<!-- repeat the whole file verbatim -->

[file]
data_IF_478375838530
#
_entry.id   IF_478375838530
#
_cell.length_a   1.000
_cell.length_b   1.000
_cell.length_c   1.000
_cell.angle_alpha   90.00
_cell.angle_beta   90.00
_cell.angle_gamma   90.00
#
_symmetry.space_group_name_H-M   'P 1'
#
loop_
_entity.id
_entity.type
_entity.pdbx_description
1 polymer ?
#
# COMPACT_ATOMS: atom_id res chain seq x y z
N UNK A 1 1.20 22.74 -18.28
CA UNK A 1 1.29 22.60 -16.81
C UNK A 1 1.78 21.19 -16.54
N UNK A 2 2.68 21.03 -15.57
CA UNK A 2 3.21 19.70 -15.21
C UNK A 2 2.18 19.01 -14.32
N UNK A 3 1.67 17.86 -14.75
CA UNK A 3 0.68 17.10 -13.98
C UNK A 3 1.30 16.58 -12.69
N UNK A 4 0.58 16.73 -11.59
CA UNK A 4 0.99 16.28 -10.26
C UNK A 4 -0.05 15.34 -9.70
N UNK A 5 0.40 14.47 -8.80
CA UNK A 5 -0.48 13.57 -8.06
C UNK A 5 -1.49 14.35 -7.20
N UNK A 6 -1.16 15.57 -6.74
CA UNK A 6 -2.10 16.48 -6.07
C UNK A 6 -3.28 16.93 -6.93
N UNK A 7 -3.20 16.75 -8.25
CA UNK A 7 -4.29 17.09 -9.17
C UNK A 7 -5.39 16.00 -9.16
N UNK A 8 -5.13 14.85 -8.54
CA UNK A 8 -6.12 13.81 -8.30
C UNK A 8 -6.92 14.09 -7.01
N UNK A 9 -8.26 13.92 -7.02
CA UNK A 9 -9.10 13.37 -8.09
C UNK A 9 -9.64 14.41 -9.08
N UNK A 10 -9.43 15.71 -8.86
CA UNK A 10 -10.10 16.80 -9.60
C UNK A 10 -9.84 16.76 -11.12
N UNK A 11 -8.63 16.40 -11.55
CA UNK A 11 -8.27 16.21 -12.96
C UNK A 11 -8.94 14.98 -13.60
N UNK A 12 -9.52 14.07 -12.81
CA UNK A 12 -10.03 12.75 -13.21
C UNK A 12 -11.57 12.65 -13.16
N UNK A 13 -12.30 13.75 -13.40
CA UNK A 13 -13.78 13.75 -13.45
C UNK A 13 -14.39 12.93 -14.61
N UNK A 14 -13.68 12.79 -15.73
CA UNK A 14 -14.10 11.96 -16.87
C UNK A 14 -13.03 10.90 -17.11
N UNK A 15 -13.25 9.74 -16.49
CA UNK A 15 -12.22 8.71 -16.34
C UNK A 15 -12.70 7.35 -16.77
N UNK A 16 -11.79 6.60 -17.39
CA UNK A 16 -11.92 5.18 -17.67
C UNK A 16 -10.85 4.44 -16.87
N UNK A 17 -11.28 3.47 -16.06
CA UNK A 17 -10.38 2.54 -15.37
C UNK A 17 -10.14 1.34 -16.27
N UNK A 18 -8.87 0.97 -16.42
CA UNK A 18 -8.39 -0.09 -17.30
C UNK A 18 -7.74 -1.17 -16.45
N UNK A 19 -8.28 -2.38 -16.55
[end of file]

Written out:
data_IF_478375838530
#
_entry.id   IF_478375838530
#
_cell.length_a   1.000
_cell.length_b   1.000
_cell.length_c   1.000
_cell.angle_alpha   90.00
_cell.angle_beta   90.00
_cell.angle_gamma   90.00
#
_symmetry.space_group_name_H-M   'P 1'
#
loop_
_entity.id
_entity.type
_entity.pdbx_description
1 polymer ?
#
# COMPACT_ATOMS: atom_id res chain seq x y z
N UNK A 1 1.20 22.74 -18.28
CA UNK A 1 1.29 22.60 -16.81
C UNK A 1 1.78 21.19 -16.54
N UNK A 2 2.68 21.03 -15.57
CA UNK A 2 3.21 19.70 -15.21
C UNK A 2 2.18 19.01 -14.32
N UNK A 3 1.67 17.86 -14.75
CA UNK A 3 0.68 17.10 -13.98
C UNK A 3 1.30 16.58 -12.69
N UNK A 4 0.58 16.73 -11.59
CA UNK A 4 0.99 16.28 -10.26
C UNK A 4 -0.05 15.34 -9.70
N UNK A 5 0.40 14.47 -8.80
CA UNK A 5 -0.48 13.57 -8.06
C UNK A 5 -1.49 14.35 -7.20
N UNK A 6 -1.16 15.57 -6.74
CA UNK A 6 -2.10 16.48 -6.07
C UNK A 6 -3.28 16.93 -6.93
N UNK A 7 -3.20 16.75 -8.25
CA UNK A 7 -4.29 17.09 -9.17
C UNK A 7 -5.39 16.00 -9.16
N UNK A 8 -5.13 14.85 -8.54
CA UNK A 8 -6.12 13.81 -8.30
C UNK A 8 -6.92 14.09 -7.01
N UNK A 9 -8.26 13.92 -7.02
CA UNK A 9 -9.10 13.37 -8.09
C UNK A 9 -9.64 14.41 -9.08
N UNK A 10 -9.43 15.71 -8.86
CA UNK A 10 -10.10 16.80 -9.60
C UNK A 10 -9.84 16.76 -11.12
N UNK A 11 -8.63 16.40 -11.55
CA UNK A 11 -8.27 16.21 -12.96
C UNK A 11 -8.94 14.98 -13.60
N UNK A 12 -9.52 14.07 -12.81
CA UNK A 12 -10.03 12.75 -13.21
C UNK A 12 -11.57 12.65 -13.16
N UNK A 13 -12.30 13.75 -13.40
CA UNK A 13 -13.78 13.75 -13.45
C UNK A 13 -14.39 12.93 -14.61
N UNK A 14 -13.68 12.79 -15.73
CA UNK A 14 -14.10 11.96 -16.87
C UNK A 14 -13.03 10.90 -17.11
N UNK A 15 -13.25 9.74 -16.49
CA UNK A 15 -12.22 8.71 -16.34
C UNK A 15 -12.70 7.35 -16.77
N UNK A 16 -11.79 6.60 -17.39
CA UNK A 16 -11.92 5.18 -17.67
C UNK A 16 -10.85 4.44 -16.87
N UNK A 17 -11.28 3.47 -16.06
CA UNK A 17 -10.38 2.54 -15.37
C UNK A 17 -10.14 1.34 -16.27
N UNK A 18 -8.87 0.97 -16.42
CA UNK A 18 -8.39 -0.09 -17.30
C UNK A 18 -7.74 -1.17 -16.45
N UNK A 19 -8.28 -2.38 -16.55